New System for Board and Commission Members Targeted for First Quarter 2012
Maybe you’re a neighborhood resident trying to figure out what developers are telling board and commission members outside open meetings via e-mail. Or perhaps you’re a developer trying to figure out what the neighborhood representatives are saying about your project in e-mails to board and commission members. If so, you would like to think you can get those e-mails by filing an open records request.
Maybe you can, maybe not.
While many of the boards and commissions are only advisory and perform due diligence to assist the City Council’s decision-making, 15 of them are “sovereign” bodies that can take an official government action, such as issuing a permit or granting a variance, even if that action can be appealed
Some sovereign boards have the power to issue subpoenas and compel testimony. Decisions made by many of the sovereign bodies can be appealed to the City Council, while decisions made by some sovereign boards and commissions may only be appealed through the courts, according to City Code Chapter 2-1.
At present, the city’s web pages for boards and commissions lists each appointed member’s personal e-mail address. The city is therefore actively encouraging communication about city business through a system that may not be fully responsive to open records requests filed under the Texas Public Information Act.
The City Council directed the City Clerk to make recommendations about how to correct this situation as part of an April 7 resolution. City Clerk Shirley Gentry responded in a May 16 e-mail with three options and recommended one of them. The council has not acted on that information.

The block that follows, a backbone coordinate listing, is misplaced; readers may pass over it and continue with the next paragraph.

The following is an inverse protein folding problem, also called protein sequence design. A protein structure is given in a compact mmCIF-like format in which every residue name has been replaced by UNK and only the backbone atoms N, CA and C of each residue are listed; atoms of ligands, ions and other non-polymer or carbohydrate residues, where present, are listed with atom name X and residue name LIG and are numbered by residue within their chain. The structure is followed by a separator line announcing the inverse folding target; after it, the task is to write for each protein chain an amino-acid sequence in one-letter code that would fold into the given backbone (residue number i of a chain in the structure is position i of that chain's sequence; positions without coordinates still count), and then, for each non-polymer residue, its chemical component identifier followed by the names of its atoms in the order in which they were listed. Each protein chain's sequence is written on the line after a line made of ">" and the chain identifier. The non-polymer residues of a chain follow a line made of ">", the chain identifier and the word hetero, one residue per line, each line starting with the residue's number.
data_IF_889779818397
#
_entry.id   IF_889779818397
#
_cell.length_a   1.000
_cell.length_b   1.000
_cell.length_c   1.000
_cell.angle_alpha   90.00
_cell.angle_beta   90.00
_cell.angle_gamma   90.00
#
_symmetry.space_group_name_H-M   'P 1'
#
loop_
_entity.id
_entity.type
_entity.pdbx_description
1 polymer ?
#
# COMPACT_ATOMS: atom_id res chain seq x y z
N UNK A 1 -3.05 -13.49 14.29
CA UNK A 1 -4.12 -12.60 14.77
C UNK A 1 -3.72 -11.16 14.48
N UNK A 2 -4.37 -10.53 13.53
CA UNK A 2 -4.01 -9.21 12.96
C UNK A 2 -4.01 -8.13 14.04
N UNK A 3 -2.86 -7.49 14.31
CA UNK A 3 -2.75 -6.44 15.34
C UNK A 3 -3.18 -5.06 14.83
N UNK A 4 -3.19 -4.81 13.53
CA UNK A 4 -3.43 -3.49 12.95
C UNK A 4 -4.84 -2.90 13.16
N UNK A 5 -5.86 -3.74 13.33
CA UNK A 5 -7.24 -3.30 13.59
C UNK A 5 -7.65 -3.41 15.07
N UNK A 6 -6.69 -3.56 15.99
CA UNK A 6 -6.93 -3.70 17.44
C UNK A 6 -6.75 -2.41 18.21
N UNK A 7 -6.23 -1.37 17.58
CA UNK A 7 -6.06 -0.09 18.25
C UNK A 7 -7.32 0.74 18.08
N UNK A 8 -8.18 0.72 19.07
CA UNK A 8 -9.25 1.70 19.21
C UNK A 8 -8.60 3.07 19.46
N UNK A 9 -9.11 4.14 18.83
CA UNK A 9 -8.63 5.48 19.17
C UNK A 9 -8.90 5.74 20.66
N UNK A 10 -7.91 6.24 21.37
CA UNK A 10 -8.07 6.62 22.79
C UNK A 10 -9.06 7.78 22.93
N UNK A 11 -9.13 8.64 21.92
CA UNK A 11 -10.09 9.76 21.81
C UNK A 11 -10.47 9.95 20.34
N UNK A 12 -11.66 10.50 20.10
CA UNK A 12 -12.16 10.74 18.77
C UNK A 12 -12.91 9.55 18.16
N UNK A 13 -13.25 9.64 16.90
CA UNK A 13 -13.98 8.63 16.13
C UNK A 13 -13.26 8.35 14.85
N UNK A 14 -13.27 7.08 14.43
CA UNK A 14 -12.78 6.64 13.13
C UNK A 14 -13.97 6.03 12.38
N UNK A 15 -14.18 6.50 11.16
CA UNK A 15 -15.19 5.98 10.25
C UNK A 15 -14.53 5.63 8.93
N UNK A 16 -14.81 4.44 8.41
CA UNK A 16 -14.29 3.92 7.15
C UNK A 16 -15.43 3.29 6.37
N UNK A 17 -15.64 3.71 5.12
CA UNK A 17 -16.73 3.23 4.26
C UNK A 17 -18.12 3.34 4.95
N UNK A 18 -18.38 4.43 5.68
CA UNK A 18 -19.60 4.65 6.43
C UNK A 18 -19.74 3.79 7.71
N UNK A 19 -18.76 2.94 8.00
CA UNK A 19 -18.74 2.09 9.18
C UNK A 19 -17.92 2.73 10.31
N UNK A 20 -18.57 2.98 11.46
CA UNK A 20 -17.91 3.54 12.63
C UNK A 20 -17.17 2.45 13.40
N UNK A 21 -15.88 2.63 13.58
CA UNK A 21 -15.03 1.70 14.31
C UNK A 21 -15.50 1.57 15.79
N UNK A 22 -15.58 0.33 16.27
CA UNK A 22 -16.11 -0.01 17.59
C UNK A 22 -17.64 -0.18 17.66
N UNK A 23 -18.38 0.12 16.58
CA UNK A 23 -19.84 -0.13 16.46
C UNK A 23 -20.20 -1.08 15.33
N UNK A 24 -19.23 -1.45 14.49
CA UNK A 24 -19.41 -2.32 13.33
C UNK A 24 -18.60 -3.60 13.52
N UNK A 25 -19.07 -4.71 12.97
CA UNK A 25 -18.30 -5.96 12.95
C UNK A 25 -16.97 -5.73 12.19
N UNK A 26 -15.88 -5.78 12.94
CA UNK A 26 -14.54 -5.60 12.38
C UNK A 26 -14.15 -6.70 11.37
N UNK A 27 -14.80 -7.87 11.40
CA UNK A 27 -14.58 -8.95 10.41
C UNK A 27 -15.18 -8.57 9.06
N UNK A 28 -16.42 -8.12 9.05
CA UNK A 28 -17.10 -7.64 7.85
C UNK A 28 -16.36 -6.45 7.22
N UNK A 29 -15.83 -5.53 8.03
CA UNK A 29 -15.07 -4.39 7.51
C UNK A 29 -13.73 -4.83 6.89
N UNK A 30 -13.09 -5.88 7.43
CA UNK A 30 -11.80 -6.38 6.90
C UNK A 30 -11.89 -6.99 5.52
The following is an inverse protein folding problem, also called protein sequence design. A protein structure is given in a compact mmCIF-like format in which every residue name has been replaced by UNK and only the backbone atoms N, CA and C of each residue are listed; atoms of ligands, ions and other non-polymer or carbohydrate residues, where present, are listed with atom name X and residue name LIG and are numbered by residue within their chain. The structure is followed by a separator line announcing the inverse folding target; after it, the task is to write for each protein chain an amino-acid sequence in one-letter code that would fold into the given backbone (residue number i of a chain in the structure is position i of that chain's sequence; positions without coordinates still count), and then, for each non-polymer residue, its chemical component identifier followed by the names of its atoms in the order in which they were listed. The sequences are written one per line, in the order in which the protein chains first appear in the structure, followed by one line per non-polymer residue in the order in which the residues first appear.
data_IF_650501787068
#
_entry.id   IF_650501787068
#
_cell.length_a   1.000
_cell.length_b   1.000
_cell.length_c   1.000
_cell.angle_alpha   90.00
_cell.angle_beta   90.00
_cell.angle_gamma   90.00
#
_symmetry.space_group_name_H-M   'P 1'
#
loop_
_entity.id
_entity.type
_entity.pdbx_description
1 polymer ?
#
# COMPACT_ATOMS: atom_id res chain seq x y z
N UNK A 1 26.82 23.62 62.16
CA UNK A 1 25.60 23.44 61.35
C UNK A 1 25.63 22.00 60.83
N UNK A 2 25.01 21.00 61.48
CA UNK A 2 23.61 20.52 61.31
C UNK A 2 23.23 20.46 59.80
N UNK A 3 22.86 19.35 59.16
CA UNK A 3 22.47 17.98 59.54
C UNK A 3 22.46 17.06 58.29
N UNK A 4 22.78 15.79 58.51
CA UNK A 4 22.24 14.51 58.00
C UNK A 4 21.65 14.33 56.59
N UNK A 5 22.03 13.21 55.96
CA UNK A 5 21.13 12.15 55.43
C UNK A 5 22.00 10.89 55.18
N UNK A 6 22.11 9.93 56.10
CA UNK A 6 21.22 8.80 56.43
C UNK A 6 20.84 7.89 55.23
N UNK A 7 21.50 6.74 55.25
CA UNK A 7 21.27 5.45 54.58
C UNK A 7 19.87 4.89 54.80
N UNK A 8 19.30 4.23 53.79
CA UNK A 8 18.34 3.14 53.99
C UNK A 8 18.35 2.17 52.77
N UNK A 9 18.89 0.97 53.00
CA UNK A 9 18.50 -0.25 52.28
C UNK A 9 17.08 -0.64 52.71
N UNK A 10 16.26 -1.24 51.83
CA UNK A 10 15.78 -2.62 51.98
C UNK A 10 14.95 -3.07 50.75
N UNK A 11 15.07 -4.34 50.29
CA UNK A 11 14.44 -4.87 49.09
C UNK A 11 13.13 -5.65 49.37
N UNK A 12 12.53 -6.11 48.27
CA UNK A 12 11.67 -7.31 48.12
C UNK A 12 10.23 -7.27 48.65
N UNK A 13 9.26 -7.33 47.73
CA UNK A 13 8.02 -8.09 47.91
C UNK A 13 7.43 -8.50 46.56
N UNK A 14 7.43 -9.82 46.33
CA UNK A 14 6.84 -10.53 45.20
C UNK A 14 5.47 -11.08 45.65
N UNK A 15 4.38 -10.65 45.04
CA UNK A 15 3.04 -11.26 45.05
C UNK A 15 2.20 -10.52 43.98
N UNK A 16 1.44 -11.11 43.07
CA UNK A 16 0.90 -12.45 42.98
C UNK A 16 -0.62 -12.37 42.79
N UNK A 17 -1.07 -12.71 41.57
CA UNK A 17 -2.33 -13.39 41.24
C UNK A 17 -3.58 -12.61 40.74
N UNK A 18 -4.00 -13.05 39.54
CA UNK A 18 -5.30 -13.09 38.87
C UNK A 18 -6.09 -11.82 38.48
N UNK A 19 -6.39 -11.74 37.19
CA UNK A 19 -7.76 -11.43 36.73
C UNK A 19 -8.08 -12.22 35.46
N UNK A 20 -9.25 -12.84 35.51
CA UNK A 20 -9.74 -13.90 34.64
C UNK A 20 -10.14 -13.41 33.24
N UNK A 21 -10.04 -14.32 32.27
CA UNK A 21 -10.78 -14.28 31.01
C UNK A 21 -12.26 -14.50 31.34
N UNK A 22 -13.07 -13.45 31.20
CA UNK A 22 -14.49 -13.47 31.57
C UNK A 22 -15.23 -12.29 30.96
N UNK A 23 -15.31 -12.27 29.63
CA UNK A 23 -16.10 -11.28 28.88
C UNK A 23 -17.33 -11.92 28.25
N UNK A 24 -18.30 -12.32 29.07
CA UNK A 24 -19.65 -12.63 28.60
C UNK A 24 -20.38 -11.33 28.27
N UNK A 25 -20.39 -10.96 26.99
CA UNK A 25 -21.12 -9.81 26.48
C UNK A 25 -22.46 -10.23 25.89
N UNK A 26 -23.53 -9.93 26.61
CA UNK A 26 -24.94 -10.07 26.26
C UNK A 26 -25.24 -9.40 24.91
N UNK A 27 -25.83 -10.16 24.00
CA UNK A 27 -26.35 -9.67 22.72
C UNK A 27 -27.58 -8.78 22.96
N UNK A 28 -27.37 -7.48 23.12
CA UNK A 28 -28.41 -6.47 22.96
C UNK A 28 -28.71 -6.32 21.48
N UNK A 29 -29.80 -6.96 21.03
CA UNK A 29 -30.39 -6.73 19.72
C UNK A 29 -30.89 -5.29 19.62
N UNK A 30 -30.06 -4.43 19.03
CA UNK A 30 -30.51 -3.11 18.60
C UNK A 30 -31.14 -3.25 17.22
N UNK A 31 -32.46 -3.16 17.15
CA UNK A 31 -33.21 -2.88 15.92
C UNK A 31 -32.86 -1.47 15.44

Gentry and the city’s Communications and Technology Management staff have continued to refine the earlier recommendations. On Tuesday, Gentry and Teri Pennington, deputy chief information officer for Communications and Technology Management, briefed the city council’s Audit and Finance Committee members in a meeting at City Hall.
Committee Chair Mayor Pro Tem Sheryl Cole and Council Members Laura Morrison, Bill Spelman and Kathie Tovo were present and participated in the briefing.
If approved by the City Council when final recommendations are made, when implemented in the first quarter of 2012 as projected, the proposed system would assign city e-mail addresses to the 350 citizen volunteers who are appointed by the city council to serve on the city’s 55 boards and commissions.
The new system is designed to ensure that the city could find and provide e-mail messages that are responsive to open records requests, as required by the Texas Public Information Act.
The new system also envisions using technological methods that would prevent board and commission members from inadvertently violating the Texas Open Meetings Act by engaging in a discussion of city business among a quorum of members.
The planned system would enable anyone wishing to communicate with board or commission members about city business to send e-mails via the Internet to all members of a board or commission or to individual members. It would work the same way that e-mails may be sent to the entire City Council or to individual members via the city’s website at http://www.ci.austin.tx.us/site/city_hall_portal.htm.
Board and commission members would be licensed to use Microsoft’s Outlook Web App to access these messages via the Internet by logging in and using their personal communications devices, Pennington said. To see an illustration showing how this system would function, click here.
Gentry said the system would allow replies to be sent only to the sender and would prevent replying in such a manner that other board or commission members are brought into the dialogue.
All e-mails sent or received using this system would be captured on city servers. “If there was a public information request, we could just pull the e-mails out like we normally do,” Pennington told the committee.
Required to stop using personal accounts
Council Member Morrison noted that members of the city’s boards and commissions are active in the community and have over the years developed interactions with their personal e-mail accounts as board and commission members. “So the fact of the matter is that in reality we will have to acknowledge that they will be receiving city messages on their personal accounts.